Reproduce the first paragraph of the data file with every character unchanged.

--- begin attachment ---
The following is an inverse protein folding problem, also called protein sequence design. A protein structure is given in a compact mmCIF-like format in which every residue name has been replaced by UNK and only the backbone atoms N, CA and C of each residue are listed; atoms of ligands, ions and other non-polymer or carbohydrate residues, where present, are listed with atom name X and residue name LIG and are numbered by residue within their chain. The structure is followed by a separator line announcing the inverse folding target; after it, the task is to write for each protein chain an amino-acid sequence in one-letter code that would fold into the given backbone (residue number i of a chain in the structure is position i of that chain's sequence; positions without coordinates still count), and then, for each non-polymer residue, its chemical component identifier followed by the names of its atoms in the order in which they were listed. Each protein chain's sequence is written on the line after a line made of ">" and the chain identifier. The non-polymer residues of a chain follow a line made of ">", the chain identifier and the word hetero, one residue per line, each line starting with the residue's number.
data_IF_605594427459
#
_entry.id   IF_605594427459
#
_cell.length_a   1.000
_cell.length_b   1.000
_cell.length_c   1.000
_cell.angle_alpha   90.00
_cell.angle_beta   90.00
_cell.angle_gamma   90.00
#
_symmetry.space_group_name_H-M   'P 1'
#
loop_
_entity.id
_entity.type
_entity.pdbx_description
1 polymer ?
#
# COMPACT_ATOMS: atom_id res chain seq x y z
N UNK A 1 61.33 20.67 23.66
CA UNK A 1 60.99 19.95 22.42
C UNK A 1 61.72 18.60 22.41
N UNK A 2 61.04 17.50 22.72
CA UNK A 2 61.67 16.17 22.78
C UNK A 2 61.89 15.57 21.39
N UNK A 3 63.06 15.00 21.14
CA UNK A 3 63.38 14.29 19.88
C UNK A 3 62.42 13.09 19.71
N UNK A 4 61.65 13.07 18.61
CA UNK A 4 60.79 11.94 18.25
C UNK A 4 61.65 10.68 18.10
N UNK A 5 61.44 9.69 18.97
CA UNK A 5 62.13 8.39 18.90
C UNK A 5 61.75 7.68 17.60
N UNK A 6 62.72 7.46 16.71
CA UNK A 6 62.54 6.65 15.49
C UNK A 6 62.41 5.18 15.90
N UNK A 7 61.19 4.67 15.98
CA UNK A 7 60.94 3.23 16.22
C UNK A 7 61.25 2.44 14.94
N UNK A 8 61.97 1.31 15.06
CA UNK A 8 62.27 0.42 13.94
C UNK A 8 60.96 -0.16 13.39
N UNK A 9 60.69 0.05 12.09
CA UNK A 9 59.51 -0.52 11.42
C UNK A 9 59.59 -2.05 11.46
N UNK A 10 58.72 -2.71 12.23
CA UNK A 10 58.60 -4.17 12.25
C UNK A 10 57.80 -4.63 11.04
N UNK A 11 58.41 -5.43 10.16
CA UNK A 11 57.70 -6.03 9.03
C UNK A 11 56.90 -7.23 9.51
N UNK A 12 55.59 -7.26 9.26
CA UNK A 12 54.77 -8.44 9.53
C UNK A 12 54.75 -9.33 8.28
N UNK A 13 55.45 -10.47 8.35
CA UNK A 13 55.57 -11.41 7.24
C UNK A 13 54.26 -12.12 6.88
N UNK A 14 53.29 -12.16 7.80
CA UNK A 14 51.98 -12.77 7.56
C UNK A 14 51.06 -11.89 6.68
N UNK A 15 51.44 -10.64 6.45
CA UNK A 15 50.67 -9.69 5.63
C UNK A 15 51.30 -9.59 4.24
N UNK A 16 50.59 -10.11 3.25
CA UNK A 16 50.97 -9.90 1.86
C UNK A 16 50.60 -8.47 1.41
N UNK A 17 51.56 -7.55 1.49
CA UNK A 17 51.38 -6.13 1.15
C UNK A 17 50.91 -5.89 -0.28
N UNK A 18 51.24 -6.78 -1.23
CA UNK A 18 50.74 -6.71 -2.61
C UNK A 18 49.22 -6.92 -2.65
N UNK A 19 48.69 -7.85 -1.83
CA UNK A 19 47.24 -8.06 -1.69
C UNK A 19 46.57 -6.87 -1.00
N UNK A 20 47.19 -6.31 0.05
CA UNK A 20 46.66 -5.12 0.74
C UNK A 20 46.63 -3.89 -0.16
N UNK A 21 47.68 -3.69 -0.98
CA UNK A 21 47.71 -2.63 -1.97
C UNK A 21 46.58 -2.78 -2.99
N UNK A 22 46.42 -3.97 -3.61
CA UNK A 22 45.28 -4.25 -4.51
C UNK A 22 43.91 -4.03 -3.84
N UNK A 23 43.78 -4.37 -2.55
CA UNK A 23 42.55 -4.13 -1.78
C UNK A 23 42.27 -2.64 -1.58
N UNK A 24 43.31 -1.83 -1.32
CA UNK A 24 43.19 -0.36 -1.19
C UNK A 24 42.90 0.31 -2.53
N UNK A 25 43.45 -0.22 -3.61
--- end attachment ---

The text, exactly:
The following is an inverse protein folding problem, also called protein sequence design. A protein structure is given in a compact mmCIF-like format in which every residue name has been replaced by UNK and only the backbone atoms N, CA and C of each residue are listed; atoms of ligands, ions and other non-polymer or carbohydrate residues, where present, are listed with atom name X and residue name LIG and are numbered by residue within their chain. The structure is followed by a separator line announcing the inverse folding target; after it, the task is to write for each protein chain an amino-acid sequence in one-letter code that would fold into the given backbone (residue number i of a chain in the structure is position i of that chain's sequence; positions without coordinates still count), and then, for each non-polymer residue, its chemical component identifier followed by the names of its atoms in the order in which they were listed. Each protein chain's sequence is written on the line after a line made of ">" and the chain identifier. The non-polymer residues of a chain follow a line made of ">", the chain identifier and the word hetero, one residue per line, each line starting with the residue's number.